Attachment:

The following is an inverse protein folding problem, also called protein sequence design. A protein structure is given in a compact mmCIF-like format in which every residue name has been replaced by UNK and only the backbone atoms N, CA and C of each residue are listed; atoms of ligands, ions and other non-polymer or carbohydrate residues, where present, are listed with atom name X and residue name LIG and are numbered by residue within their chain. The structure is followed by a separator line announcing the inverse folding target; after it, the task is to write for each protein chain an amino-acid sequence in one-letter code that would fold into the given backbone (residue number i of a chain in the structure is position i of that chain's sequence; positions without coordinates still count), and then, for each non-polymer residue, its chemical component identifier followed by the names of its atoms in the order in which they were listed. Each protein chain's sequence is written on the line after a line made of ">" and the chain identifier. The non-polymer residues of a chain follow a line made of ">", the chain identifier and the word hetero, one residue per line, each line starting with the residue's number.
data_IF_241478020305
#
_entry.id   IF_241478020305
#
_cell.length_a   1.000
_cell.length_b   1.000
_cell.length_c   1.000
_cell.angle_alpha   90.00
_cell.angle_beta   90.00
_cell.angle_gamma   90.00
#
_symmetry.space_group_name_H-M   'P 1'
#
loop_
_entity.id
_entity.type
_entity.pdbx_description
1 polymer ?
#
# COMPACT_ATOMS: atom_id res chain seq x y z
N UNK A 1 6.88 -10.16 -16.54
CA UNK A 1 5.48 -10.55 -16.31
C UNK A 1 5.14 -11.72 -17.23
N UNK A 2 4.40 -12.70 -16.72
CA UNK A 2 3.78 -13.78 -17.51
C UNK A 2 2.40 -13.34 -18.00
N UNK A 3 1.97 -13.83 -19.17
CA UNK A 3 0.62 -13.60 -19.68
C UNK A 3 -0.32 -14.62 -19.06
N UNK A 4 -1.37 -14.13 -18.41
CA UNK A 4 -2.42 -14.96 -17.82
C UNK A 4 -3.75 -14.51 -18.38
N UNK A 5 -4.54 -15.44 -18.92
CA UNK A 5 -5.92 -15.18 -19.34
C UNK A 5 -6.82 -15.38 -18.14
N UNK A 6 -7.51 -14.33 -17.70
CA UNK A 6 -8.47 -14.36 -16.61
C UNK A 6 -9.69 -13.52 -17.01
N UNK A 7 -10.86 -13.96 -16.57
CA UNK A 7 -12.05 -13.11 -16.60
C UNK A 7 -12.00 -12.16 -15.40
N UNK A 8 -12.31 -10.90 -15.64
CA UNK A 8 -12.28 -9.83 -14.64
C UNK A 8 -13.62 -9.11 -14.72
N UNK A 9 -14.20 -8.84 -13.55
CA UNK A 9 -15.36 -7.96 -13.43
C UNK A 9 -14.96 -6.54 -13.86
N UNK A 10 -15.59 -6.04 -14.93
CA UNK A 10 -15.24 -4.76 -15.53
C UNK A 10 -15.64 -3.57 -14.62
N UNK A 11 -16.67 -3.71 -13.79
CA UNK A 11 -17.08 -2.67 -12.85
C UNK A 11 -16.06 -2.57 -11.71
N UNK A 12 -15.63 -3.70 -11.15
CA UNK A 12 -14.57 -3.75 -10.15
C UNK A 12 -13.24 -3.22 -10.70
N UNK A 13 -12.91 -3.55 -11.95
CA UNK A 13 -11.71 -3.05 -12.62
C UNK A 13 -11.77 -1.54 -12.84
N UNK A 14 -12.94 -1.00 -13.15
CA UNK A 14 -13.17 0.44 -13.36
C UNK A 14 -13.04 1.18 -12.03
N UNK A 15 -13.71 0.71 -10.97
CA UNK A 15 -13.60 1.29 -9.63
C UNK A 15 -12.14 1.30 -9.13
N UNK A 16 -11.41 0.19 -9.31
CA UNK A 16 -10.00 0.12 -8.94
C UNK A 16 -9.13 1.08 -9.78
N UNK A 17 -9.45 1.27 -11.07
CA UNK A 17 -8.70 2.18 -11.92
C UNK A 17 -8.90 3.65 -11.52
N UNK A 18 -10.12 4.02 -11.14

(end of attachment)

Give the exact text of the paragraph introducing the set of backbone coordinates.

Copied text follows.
The following is an inverse protein folding problem, also called protein sequence design. A protein structure is given in a compact mmCIF-like format in which every residue name has been replaced by UNK and only the backbone atoms N, CA and C of each residue are listed; atoms of ligands, ions and other non-polymer or carbohydrate residues, where present, are listed with atom name X and residue name LIG and are numbered by residue within their chain. The structure is followed by a separator line announcing the inverse folding target; after it, the task is to write for each protein chain an amino-acid sequence in one-letter code that would fold into the given backbone (residue number i of a chain in the structure is position i of that chain's sequence; positions without coordinates still count), and then, for each non-polymer residue, its chemical component identifier followed by the names of its atoms in the order in which they were listed. Each protein chain's sequence is written on the line after a line made of ">" and the chain identifier. The non-polymer residues of a chain follow a line made of ">", the chain identifier and the word hetero, one residue per line, each line starting with the residue's number.